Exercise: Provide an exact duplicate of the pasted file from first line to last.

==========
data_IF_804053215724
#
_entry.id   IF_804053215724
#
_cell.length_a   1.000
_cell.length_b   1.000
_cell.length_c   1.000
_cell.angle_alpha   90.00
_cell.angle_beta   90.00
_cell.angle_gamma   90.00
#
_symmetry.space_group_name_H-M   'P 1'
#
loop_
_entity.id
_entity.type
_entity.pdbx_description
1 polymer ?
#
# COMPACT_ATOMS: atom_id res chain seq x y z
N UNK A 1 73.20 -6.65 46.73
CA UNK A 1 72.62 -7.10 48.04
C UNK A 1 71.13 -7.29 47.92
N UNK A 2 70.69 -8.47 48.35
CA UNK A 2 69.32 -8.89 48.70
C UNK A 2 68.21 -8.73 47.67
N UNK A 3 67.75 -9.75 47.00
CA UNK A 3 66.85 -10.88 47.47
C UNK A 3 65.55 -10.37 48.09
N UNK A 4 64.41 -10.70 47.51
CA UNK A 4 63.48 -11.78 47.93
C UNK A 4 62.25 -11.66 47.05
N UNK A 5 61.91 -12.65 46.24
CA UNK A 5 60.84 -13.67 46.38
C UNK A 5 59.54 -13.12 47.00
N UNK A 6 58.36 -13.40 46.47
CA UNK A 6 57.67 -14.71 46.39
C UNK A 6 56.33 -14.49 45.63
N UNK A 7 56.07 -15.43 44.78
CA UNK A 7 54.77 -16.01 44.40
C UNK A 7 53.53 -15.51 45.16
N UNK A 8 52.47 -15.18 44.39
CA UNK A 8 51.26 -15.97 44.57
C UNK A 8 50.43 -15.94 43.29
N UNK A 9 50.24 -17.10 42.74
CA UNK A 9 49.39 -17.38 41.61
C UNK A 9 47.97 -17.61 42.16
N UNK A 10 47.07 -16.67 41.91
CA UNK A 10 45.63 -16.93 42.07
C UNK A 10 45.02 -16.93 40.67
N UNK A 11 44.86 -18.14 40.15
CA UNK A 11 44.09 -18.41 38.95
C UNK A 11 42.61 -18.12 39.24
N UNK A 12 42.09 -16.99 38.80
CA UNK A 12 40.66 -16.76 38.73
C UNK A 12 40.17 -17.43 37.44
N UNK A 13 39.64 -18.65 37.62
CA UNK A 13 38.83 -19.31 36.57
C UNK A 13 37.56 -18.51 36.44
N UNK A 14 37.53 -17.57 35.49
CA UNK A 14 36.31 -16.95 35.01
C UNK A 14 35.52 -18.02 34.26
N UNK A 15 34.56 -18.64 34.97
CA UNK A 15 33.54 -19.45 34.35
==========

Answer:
data_IF_804053215724
#
_entry.id   IF_804053215724
#
_cell.length_a   1.000
_cell.length_b   1.000
_cell.length_c   1.000
_cell.angle_alpha   90.00
_cell.angle_beta   90.00
_cell.angle_gamma   90.00
#
_symmetry.space_group_name_H-M   'P 1'
#
loop_
_entity.id
_entity.type
_entity.pdbx_description
1 polymer ?
#
# COMPACT_ATOMS: atom_id res chain seq x y z
N UNK A 1 73.20 -6.65 46.73
CA UNK A 1 72.62 -7.10 48.04
C UNK A 1 71.13 -7.29 47.92
N UNK A 2 70.69 -8.47 48.35
CA UNK A 2 69.32 -8.89 48.70
C UNK A 2 68.21 -8.73 47.67
N UNK A 3 67.75 -9.75 47.00
CA UNK A 3 66.85 -10.88 47.47
C UNK A 3 65.55 -10.37 48.09
N UNK A 4 64.41 -10.70 47.51
CA UNK A 4 63.48 -11.78 47.93
C UNK A 4 62.25 -11.66 47.05
N UNK A 5 61.91 -12.65 46.24
CA UNK A 5 60.84 -13.67 46.38
C UNK A 5 59.54 -13.12 47.00
N UNK A 6 58.36 -13.40 46.47
CA UNK A 6 57.67 -14.71 46.39
C UNK A 6 56.33 -14.49 45.63
N UNK A 7 56.07 -15.43 44.78
CA UNK A 7 54.77 -16.01 44.40
C UNK A 7 53.53 -15.51 45.16
N UNK A 8 52.47 -15.18 44.39
CA UNK A 8 51.26 -15.97 44.57
C UNK A 8 50.43 -15.94 43.29
N UNK A 9 50.24 -17.10 42.74
CA UNK A 9 49.39 -17.38 41.61
C UNK A 9 47.97 -17.61 42.16
N UNK A 10 47.07 -16.67 41.91
CA UNK A 10 45.63 -16.93 42.07
C UNK A 10 45.02 -16.93 40.67
N UNK A 11 44.86 -18.14 40.15
CA UNK A 11 44.09 -18.41 38.95
C UNK A 11 42.61 -18.12 39.24
N UNK A 12 42.09 -16.99 38.80
CA UNK A 12 40.66 -16.76 38.73
C UNK A 12 40.17 -17.43 37.44
N UNK A 13 39.64 -18.65 37.62
CA UNK A 13 38.83 -19.31 36.57
C UNK A 13 37.56 -18.51 36.44
N UNK A 14 37.53 -17.57 35.49
CA UNK A 14 36.31 -16.95 35.01
C UNK A 14 35.52 -18.02 34.26
N UNK A 15 34.56 -18.64 34.97
CA UNK A 15 33.54 -19.45 34.35